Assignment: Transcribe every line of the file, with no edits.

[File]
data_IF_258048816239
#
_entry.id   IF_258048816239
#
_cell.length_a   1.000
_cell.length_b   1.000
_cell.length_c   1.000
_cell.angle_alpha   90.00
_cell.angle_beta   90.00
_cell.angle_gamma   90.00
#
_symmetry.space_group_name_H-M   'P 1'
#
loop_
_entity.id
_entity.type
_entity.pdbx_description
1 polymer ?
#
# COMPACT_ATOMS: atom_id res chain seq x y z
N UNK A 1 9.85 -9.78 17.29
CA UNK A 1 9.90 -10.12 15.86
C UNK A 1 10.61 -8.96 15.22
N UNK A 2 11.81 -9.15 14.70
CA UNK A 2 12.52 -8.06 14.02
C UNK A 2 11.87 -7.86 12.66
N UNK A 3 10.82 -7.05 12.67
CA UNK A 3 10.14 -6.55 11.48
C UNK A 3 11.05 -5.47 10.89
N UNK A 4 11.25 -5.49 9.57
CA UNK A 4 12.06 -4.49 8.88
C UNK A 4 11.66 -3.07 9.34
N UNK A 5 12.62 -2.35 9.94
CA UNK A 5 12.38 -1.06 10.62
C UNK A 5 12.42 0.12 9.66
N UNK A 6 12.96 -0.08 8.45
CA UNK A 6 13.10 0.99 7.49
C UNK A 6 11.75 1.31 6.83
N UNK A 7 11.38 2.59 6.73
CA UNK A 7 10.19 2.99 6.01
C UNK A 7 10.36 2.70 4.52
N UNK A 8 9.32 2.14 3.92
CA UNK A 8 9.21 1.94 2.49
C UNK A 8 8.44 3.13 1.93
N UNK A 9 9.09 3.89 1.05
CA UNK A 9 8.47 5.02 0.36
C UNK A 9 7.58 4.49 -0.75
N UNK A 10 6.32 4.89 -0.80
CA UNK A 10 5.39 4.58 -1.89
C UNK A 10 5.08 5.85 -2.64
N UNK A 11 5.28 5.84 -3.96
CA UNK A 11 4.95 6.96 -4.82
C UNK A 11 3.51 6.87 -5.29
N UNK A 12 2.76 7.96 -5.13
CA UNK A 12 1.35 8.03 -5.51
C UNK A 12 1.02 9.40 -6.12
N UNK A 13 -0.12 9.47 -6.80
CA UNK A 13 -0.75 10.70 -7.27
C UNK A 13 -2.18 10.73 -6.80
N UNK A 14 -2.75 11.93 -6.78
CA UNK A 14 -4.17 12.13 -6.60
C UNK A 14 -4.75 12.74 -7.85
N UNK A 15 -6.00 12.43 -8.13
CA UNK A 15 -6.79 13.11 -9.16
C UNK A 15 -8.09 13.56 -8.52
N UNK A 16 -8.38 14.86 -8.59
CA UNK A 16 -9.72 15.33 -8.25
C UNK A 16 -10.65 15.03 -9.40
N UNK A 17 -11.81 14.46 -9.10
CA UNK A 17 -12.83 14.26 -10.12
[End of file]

data_IF_258048816239
#
_entry.id   IF_258048816239
#
_cell.length_a   1.000
_cell.length_b   1.000
_cell.length_c   1.000
_cell.angle_alpha   90.00
_cell.angle_beta   90.00
_cell.angle_gamma   90.00
#
_symmetry.space_group_name_H-M   'P 1'
#
loop_
_entity.id
_entity.type
_entity.pdbx_description
1 polymer ?
#
# COMPACT_ATOMS: atom_id res chain seq x y z
N UNK A 1 9.85 -9.78 17.29
CA UNK A 1 9.90 -10.12 15.86
C UNK A 1 10.61 -8.96 15.22
N UNK A 2 11.81 -9.15 14.70
CA UNK A 2 12.52 -8.06 14.02
C UNK A 2 11.87 -7.86 12.66
N UNK A 3 10.82 -7.05 12.67
CA UNK A 3 10.14 -6.55 11.48
C UNK A 3 11.05 -5.47 10.89
N UNK A 4 11.25 -5.49 9.57
CA UNK A 4 12.06 -4.49 8.88
C UNK A 4 11.66 -3.07 9.34
N UNK A 5 12.62 -2.35 9.94
CA UNK A 5 12.38 -1.06 10.62
C UNK A 5 12.42 0.12 9.66
N UNK A 6 12.96 -0.08 8.45
CA UNK A 6 13.10 0.99 7.49
C UNK A 6 11.75 1.31 6.83
N UNK A 7 11.38 2.59 6.73
CA UNK A 7 10.19 2.99 6.01
C UNK A 7 10.36 2.70 4.52
N UNK A 8 9.32 2.14 3.92
CA UNK A 8 9.21 1.94 2.49
C UNK A 8 8.44 3.13 1.93
N UNK A 9 9.09 3.89 1.05
CA UNK A 9 8.47 5.02 0.36
C UNK A 9 7.58 4.49 -0.75
N UNK A 10 6.32 4.89 -0.80
CA UNK A 10 5.39 4.58 -1.89
C UNK A 10 5.08 5.85 -2.64
N UNK A 11 5.28 5.84 -3.96
CA UNK A 11 4.95 6.96 -4.82
C UNK A 11 3.51 6.87 -5.29
N UNK A 12 2.76 7.96 -5.13
CA UNK A 12 1.35 8.03 -5.51
C UNK A 12 1.02 9.40 -6.12
N UNK A 13 -0.12 9.47 -6.80
CA UNK A 13 -0.75 10.70 -7.27
C UNK A 13 -2.18 10.73 -6.80
N UNK A 14 -2.75 11.93 -6.78
CA UNK A 14 -4.17 12.13 -6.60
C UNK A 14 -4.75 12.74 -7.85
N UNK A 15 -6.00 12.43 -8.13
CA UNK A 15 -6.79 13.11 -9.16
C UNK A 15 -8.09 13.56 -8.52
N UNK A 16 -8.38 14.86 -8.59
CA UNK A 16 -9.72 15.33 -8.25
C UNK A 16 -10.65 15.03 -9.40
N UNK A 17 -11.81 14.46 -9.10
CA UNK A 17 -12.83 14.26 -10.12